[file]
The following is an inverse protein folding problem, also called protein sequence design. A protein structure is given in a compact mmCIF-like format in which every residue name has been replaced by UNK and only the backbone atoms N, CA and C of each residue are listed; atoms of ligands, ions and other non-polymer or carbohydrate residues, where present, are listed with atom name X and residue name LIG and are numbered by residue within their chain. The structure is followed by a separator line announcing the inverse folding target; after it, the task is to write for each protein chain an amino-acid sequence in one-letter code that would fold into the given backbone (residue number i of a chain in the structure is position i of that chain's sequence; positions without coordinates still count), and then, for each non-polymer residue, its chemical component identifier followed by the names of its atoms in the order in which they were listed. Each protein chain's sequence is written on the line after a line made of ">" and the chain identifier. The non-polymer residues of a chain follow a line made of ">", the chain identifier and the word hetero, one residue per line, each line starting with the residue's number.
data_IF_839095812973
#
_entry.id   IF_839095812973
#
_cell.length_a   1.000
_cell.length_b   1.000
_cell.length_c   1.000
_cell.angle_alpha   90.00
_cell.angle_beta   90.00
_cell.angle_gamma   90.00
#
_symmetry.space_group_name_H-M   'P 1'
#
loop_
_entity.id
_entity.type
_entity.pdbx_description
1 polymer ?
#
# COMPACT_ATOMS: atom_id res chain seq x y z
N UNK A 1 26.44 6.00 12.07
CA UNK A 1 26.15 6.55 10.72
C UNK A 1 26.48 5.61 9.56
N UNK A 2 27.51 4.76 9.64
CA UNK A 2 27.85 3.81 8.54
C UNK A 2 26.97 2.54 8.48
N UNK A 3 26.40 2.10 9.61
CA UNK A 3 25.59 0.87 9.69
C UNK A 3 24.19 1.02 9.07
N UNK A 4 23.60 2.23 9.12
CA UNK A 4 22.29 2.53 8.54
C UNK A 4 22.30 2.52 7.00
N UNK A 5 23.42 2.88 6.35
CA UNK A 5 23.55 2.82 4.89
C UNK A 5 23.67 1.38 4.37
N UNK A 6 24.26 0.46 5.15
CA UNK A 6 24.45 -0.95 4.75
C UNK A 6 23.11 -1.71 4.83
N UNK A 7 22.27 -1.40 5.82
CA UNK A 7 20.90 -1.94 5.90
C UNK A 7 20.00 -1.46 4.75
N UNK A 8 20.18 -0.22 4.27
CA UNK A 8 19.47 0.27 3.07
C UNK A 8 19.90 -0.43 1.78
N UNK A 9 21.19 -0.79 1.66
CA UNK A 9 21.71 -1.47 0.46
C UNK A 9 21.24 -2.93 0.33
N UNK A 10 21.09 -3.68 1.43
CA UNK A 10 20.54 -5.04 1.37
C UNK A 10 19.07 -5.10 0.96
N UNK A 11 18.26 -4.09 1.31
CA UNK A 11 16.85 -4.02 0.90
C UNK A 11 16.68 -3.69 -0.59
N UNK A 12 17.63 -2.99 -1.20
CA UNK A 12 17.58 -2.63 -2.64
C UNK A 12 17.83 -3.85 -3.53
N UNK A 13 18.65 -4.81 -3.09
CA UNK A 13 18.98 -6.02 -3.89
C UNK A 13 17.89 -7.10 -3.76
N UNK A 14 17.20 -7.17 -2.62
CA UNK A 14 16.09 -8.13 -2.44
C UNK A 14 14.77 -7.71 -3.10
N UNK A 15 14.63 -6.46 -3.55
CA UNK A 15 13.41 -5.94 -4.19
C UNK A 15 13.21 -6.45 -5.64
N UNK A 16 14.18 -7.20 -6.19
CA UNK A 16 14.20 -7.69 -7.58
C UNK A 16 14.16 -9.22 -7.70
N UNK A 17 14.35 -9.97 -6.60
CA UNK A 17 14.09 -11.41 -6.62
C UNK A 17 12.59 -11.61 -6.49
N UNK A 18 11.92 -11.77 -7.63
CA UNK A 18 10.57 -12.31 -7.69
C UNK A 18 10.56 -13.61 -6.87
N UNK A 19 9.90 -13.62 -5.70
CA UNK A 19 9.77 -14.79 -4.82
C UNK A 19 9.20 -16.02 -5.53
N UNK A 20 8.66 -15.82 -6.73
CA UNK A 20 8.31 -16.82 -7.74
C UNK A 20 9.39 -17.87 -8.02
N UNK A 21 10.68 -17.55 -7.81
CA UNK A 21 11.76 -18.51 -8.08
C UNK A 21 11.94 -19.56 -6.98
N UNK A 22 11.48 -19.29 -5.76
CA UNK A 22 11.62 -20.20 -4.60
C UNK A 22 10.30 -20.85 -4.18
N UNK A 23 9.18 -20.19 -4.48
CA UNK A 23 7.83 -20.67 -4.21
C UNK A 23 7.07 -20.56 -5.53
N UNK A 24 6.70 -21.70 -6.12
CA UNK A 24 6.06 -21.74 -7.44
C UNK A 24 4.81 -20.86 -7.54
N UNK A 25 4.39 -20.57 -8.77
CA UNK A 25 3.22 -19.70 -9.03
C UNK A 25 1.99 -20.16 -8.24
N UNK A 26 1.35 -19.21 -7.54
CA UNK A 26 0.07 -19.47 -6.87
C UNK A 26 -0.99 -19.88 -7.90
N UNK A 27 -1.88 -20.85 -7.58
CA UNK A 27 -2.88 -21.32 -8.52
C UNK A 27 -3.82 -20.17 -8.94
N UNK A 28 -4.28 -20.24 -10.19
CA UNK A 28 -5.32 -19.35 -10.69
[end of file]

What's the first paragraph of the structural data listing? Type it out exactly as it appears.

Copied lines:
The following is an inverse protein folding problem, also called protein sequence design. A protein structure is given in a compact mmCIF-like format in which every residue name has been replaced by UNK and only the backbone atoms N, CA and C of each residue are listed; atoms of ligands, ions and other non-polymer or carbohydrate residues, where present, are listed with atom name X and residue name LIG and are numbered by residue within their chain. The structure is followed by a separator line announcing the inverse folding target; after it, the task is to write for each protein chain an amino-acid sequence in one-letter code that would fold into the given backbone (residue number i of a chain in the structure is position i of that chain's sequence; positions without coordinates still count), and then, for each non-polymer residue, its chemical component identifier followed by the names of its atoms in the order in which they were listed. Each protein chain's sequence is written on the line after a line made of ">" and the chain identifier. The non-polymer residues of a chain follow a line made of ">", the chain identifier and the word hetero, one residue per line, each line starting with the residue's number.